How Nicotine Addiction Works
Using tobacco is more than just a series of "bad habits." It's a physical addiction. So let's talk about addiction in a real way.
Few people realize how nicotine actually changes their brain. Dr. Richard Hurt was the Founding Director of the Mayo Clinic Nicotine Dependence Center. In the videos below, Dr. Hurt explains the physical nature of addiction to nicotine and just how powerful it can be. He'll also tell you how medication can DOUBLE your chances of quitting and help you pick the right one for you.
Some people don't want to use medication to quit, because they think it's something they should do on their own with just their willpower. Or they've tried a medication before and don't think it worked. We hear that from a lot of people here on EX. Take just a few minutes to hear what Dr. Hurt has to say and then make up your mind.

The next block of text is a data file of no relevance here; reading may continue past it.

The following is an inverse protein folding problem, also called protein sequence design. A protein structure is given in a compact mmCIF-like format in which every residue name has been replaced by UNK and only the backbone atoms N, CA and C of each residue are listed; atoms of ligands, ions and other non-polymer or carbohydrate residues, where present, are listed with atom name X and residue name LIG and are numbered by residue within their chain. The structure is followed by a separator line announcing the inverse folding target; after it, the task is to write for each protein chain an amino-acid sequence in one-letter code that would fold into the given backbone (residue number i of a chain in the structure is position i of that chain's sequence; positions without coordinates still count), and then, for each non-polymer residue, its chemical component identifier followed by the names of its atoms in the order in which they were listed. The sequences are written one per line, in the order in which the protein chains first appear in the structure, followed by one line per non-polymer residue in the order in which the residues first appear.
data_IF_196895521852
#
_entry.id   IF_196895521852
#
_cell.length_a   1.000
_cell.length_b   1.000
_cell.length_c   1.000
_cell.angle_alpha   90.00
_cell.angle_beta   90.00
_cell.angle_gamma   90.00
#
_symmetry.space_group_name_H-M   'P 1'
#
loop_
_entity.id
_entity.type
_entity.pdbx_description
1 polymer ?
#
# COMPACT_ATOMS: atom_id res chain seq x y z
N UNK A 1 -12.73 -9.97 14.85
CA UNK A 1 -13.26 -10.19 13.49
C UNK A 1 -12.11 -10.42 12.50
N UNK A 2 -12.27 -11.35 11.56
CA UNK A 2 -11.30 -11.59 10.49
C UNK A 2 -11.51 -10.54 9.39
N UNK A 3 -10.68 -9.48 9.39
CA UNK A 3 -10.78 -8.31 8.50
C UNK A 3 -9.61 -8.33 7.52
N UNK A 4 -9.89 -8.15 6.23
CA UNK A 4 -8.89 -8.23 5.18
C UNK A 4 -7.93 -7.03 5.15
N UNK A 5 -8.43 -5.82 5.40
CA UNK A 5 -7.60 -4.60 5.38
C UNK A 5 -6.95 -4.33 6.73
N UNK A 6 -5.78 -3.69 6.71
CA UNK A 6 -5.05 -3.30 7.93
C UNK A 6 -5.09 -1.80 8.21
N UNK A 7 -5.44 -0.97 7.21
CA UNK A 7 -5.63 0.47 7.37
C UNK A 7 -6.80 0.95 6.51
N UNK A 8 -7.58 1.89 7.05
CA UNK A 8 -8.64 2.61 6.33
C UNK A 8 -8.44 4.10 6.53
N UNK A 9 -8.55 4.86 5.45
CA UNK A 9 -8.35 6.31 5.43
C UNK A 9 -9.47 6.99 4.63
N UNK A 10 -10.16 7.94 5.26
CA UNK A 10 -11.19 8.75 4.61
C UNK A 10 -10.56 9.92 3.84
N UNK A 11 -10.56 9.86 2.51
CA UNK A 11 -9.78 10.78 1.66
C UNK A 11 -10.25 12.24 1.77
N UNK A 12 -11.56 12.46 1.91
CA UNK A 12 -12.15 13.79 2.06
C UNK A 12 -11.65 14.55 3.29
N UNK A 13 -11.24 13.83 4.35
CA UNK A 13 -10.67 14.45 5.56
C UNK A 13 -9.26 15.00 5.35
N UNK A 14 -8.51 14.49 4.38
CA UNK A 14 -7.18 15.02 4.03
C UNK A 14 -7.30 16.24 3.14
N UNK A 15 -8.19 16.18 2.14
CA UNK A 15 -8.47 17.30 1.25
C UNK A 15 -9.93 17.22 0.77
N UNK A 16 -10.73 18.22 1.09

Quitting Medications: Non-Nicotine Medication
You also may want to try one of two non-nicotine quit smoking medications in addition to a nicotine replacement therapy. One is called bupropion (brand name: Zyban®). It has an effect on the nicotine receptors in your brain through a chemical associated with the pleasure of using tobacco. The other is called varenicline (brand name: Chantix™). This medication acts like nicotine and fools the receptors in the brain into believing they've already had their dose of nicotine. Prescriptions are needed for both medications. Check out Dr. Hurt's advice in this video.
Nicotine Addiction and Quit Medications
Next, consider quit medications that may work for you, as well as alternative options.